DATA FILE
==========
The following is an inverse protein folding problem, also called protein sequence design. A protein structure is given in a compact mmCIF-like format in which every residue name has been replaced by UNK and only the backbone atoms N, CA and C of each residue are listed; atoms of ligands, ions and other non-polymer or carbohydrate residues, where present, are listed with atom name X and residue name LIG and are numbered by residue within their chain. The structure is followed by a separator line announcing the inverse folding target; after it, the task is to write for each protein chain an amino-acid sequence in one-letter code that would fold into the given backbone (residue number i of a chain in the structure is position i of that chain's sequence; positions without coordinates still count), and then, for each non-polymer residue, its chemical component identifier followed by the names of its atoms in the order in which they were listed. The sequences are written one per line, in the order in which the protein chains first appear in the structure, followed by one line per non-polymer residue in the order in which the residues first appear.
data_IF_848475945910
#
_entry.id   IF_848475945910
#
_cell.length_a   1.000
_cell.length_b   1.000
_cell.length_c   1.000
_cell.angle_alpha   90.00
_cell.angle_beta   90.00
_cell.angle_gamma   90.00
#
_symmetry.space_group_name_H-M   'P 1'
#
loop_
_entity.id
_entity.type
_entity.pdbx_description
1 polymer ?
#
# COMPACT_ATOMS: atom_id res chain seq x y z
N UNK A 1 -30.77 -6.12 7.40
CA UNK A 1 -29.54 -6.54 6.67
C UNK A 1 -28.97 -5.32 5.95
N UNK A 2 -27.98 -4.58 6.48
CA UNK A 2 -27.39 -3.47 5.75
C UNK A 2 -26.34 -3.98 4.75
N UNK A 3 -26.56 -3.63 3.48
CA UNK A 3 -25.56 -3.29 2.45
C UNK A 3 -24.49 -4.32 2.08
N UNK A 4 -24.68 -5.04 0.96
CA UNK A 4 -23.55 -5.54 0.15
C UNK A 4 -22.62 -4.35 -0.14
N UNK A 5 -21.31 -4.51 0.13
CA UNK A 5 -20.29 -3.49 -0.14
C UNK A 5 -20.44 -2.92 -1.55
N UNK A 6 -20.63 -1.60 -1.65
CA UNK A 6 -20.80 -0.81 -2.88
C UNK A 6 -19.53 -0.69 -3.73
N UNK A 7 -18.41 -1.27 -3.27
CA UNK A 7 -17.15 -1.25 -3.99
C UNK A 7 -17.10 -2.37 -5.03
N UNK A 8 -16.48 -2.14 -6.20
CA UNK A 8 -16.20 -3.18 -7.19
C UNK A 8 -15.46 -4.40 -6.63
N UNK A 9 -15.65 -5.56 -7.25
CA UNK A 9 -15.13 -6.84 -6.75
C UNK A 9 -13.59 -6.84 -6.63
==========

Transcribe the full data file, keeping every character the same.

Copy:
The following is an inverse protein folding problem, also called protein sequence design. A protein structure is given in a compact mmCIF-like format in which every residue name has been replaced by UNK and only the backbone atoms N, CA and C of each residue are listed; atoms of ligands, ions and other non-polymer or carbohydrate residues, where present, are listed with atom name X and residue name LIG and are numbered by residue within their chain. The structure is followed by a separator line announcing the inverse folding target; after it, the task is to write for each protein chain an amino-acid sequence in one-letter code that would fold into the given backbone (residue number i of a chain in the structure is position i of that chain's sequence; positions without coordinates still count), and then, for each non-polymer residue, its chemical component identifier followed by the names of its atoms in the order in which they were listed. The sequences are written one per line, in the order in which the protein chains first appear in the structure, followed by one line per non-polymer residue in the order in which the residues first appear.
data_IF_848475945910
#
_entry.id   IF_848475945910
#
_cell.length_a   1.000
_cell.length_b   1.000
_cell.length_c   1.000
_cell.angle_alpha   90.00
_cell.angle_beta   90.00
_cell.angle_gamma   90.00
#
_symmetry.space_group_name_H-M   'P 1'
#
loop_
_entity.id
_entity.type
_entity.pdbx_description
1 polymer ?
#
# COMPACT_ATOMS: atom_id res chain seq x y z
N UNK A 1 -30.77 -6.12 7.40
CA UNK A 1 -29.54 -6.54 6.67
C UNK A 1 -28.97 -5.32 5.95
N UNK A 2 -27.98 -4.58 6.48
CA UNK A 2 -27.39 -3.47 5.75
C UNK A 2 -26.34 -3.98 4.75
N UNK A 3 -26.56 -3.63 3.48
CA UNK A 3 -25.56 -3.29 2.45
C UNK A 3 -24.49 -4.32 2.08
N UNK A 4 -24.68 -5.04 0.96
CA UNK A 4 -23.55 -5.54 0.15
C UNK A 4 -22.62 -4.35 -0.14
N UNK A 5 -21.31 -4.51 0.13
CA UNK A 5 -20.29 -3.49 -0.14
C UNK A 5 -20.44 -2.92 -1.55
N UNK A 6 -20.63 -1.60 -1.65
CA UNK A 6 -20.80 -0.81 -2.88
C UNK A 6 -19.53 -0.69 -3.73
N UNK A 7 -18.41 -1.27 -3.27
CA UNK A 7 -17.15 -1.25 -3.99
C UNK A 7 -17.10 -2.37 -5.03
N UNK A 8 -16.48 -2.14 -6.20
CA UNK A 8 -16.20 -3.18 -7.19
C UNK A 8 -15.46 -4.40 -6.63
N UNK A 9 -15.65 -5.56 -7.25
CA UNK A 9 -15.13 -6.84 -6.75
C UNK A 9 -13.59 -6.84 -6.63